error, appellant claims that the Texas death penalty scheme
violates due process because the mitigation question submitted to
the jury pursuant to Article 37.071, section 2(e), does not
require the State to prove the absence of sufficient mitigating
circumstances beyond a reasonable doubt. Appellant relies upon
the United States Supreme Court=s opinions in Apprendi v. New
Jersey, Ring v.
Blakely v. Washington,
to support his argument. We have previously rejected such claims
and appellant has given us no reason to revisit the issue here.
Appellant's seventh point of error is overruled.
In his eighth through
eleventh points of error, appellant further challenges the
constitutionality of the Texas capital sentencing scheme.
Specifically, in his eighth point, appellant claims that the
A12-10 Rule of Article 37.071 violated appellant's right to due
process and the prohibition against cruel and unusual punishment.
In his ninth point, appellant claims that the court=s failure to
define the terms Aprobability, Acriminal acts of violence,
Acontinuing threat to society, Apersonal moral culpability, and
Amoral blameworthiness violated his right to due process, his
right to an impartial jury, and the prohibition against cruel and
unusual punishment because the terms are vague and indefinite.
And in his tenth and eleventh points of error, appellant claims
that the Texas death penalty scheme denied appellant due process
of law and due course of law, and it imposed cruel and unusual
punishment upon him in violation of the United States and Texas
Constitutions Abecause of the impossibility of simultaneously
restricting the jury's discretion to impose the death penalty
while also allowing the jury unlimited discretion to consider all
evidence militating against imposition of the death penalty.
This Court has previously
considered and rejected all of these claims, and appellant has
given us no reason to revisit the issues here.
Points of error eight through eleven are overruled.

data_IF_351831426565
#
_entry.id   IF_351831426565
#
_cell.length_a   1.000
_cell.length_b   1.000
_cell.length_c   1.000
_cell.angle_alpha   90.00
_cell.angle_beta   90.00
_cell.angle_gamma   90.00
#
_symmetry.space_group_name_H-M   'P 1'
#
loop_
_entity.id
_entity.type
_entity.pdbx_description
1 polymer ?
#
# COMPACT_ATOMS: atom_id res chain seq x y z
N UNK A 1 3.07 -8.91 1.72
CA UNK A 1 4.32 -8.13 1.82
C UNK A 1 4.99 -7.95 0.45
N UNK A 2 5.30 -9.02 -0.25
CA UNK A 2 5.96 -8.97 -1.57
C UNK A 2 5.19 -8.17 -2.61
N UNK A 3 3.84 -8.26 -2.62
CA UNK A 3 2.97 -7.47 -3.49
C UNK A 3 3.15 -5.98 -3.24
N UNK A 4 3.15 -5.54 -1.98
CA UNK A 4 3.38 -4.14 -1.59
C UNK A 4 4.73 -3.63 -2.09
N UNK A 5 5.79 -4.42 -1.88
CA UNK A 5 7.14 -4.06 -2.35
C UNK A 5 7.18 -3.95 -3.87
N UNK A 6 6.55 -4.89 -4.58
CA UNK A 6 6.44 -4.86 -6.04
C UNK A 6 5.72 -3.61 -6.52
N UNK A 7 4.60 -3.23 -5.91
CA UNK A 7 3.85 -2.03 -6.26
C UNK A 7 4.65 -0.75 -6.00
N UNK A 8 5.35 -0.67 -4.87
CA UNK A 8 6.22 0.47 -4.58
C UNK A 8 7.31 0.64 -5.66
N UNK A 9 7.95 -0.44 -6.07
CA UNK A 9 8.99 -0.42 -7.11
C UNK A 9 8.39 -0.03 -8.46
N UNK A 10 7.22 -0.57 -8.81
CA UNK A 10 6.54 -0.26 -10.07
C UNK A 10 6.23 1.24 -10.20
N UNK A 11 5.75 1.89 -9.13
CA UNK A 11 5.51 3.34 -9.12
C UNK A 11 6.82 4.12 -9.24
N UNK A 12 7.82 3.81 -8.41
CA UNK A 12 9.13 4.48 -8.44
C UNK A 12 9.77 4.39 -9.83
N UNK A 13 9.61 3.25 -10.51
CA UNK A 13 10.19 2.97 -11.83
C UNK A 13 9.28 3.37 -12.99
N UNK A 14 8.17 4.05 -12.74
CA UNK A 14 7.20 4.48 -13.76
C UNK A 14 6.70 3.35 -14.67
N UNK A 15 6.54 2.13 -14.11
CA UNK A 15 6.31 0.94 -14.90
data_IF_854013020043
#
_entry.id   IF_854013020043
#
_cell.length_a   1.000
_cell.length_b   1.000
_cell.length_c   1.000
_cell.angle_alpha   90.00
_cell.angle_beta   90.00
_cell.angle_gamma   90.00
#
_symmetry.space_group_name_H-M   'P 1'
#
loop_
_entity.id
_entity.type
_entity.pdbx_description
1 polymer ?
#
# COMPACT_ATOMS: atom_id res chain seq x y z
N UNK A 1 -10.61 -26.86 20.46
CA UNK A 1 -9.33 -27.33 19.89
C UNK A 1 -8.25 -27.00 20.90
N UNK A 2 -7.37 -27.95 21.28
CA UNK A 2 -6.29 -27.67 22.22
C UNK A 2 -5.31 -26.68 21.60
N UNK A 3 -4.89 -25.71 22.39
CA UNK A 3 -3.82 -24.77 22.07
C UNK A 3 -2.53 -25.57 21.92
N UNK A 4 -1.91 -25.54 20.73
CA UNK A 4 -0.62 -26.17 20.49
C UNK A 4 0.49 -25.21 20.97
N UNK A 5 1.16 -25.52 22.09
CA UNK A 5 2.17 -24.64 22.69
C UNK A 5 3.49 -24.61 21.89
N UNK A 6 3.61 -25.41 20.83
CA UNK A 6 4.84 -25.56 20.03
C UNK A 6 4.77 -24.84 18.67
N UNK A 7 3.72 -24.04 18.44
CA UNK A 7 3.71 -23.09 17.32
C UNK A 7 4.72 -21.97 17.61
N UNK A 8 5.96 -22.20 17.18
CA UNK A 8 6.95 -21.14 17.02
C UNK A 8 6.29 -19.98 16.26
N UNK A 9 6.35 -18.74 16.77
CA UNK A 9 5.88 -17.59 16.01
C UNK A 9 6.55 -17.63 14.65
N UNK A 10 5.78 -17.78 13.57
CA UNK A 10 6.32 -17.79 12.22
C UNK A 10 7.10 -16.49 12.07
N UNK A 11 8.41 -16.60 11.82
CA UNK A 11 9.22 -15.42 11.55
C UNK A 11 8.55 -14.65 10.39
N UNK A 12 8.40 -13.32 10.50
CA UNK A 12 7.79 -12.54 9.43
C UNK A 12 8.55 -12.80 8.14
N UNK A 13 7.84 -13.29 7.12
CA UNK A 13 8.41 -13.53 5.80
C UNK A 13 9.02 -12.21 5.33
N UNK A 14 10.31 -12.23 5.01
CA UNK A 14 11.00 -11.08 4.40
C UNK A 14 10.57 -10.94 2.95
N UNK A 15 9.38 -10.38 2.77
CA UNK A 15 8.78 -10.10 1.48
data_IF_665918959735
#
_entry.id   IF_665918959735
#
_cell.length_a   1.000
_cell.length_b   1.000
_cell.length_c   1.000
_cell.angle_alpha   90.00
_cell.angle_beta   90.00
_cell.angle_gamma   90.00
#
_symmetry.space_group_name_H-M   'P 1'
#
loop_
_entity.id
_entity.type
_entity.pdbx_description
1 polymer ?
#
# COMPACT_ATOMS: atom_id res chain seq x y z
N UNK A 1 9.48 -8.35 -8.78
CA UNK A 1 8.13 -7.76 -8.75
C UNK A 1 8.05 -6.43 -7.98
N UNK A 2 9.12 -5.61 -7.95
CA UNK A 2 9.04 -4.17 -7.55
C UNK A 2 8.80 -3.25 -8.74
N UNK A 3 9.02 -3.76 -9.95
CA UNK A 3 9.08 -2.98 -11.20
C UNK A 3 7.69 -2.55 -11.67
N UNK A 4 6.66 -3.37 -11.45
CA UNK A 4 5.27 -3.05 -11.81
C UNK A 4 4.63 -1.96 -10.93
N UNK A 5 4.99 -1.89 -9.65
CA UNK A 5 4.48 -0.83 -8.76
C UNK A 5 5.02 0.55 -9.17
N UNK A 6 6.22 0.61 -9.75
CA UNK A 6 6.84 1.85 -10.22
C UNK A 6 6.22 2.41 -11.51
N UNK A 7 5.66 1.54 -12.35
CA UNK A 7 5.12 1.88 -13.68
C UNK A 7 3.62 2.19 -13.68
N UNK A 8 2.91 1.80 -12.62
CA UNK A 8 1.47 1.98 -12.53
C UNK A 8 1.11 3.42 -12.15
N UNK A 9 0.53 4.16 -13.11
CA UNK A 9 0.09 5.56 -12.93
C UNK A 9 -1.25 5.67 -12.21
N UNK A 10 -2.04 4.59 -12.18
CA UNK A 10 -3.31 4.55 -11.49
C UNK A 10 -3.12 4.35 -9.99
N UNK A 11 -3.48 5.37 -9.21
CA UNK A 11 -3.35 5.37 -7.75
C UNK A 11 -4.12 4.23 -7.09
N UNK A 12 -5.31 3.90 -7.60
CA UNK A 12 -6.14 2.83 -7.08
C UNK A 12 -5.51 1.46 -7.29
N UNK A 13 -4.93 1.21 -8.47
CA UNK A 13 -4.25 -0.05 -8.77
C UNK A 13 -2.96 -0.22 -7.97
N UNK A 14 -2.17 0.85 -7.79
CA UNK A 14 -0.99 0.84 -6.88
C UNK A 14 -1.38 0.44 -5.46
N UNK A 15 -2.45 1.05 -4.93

Appellant asserts in his
twelfth and thirteenth points of error that the cumulative effect
of the above-enumerated constitutional violations denied him due
process and due course of law. Because appellant has not shown
any error, there can be no cumulative effect.
Points of error twelve and thirteen are overruled.
We affirm the judgment of
the trial court.
Delivered: March 1, 2006
Do Not Publish
 Tex. Penal Code '
 Tex. Code Crim.
Proc. art. 37.071, ' 2(g).
 Art. 37.071, '
 See art. 37.071, '
 Ross v. State, 133
S.W.3d 618, 621 (Tex. Crim. App. 2004) (applying Jackson v.
Virginia, 443 U.S. 307 (1979), standard to review evidence on
Afuture dangerousness@ punishment issue); see also Allridge v.
State, 850 S.W.2d 471, 487 (Tex. Crim. App. 1991).
 Morris v. State,
940 S.W.2d 610, 613 (Tex. Crim. App. 1996).
 In arguing that the
evidence is insufficient to support a rational jury=s finding that
appellant probably Awould commit criminal acts of violence that
would constitute a continuing threat to society, appellant relies
primarily upon defense expert testimony that he had not posed any
special threat during his previous prison stay. The defense
experts testified that, while appellant probably would pose a
future danger to others in the Afree world, they saw nothing in
his history of prior incarceration that would lead them to believe
that he would be especially violent in prison. This argument
ignores, however, the fact that, in the time between his first
prison stay and the time that the jury was required to make its
finding, appellant had committed an aggravated robbery and a very
violent capital murder.
 Ross, 133 S.W.3d at
621; Allridge, 850 S.W.2d at 487.
 See art. 37.071, '
 961 S.W.2d 161 (Tex.
Crim. App. 1998).
 922 S.W.2d 126 (Tex.
Crim. App. 1996).
 McGinn, 961 S.W.2d
at 166-69; see also Manns v. State, 122 S.W.3d 171, 194 (Tex. Crim.
App. 2003); Chamberlain v. State, 998 S.W.2d 230, 234 (Tex. Crim.
 See, e.g., Sells
v. State, 121 S.W.3d 748, 758 (Tex. Crim. App. 2003).
 Id.; see also
Feldman v. State, 71 S.W.3d 738, 743-45 (Tex. Crim. App. 2002) (when
record showed that defendant Areceived an extra peremptory
challenge in addition to the fifteen he was granted by statute, [defendant]
can only demonstrate harm by showing that at least two of the
complained-of challenges were erroneously denied@) (emphasis in
 Art. 35.16(a)(9)
 Jones v. State,
982 S.W.2d 386, 391 (Tex. Crim. App. 1998).
 Id. at 394.
 Id.; see also
Murphy v. State, 112 S.W.3d 592, 598 (Tex. Crim. App. 2003), cert.
denied, 541 U.S. 940 (2004); Feldman, 71 S.W.3d at 749.
 See Newbury v.
State, 135 S.W.3d 22, 45 (Tex. Crim. App.), cert. denied, 543 U.S.
 530 U.S. 466
 536 U.S. 584
 542 U.S. 296
 See Perry v.
State, 158 S.W.3d 438, 446-47 (Tex. Crim. App. 2004), cert. denied,
126 S.Ct. 416 (2005).
 See, e.g.,
Escamilla v. State, 143 S.W.3d 814, 828 (Tex. Crim. App. 2004),
cert. denied, 125 S.Ct. 1697 (2005).
 Escamilla, 143
S.W.3d at 829; Chamberlain v. State, 998 S.W.2d 230, 238 (Tex.
Crim. App. 1999).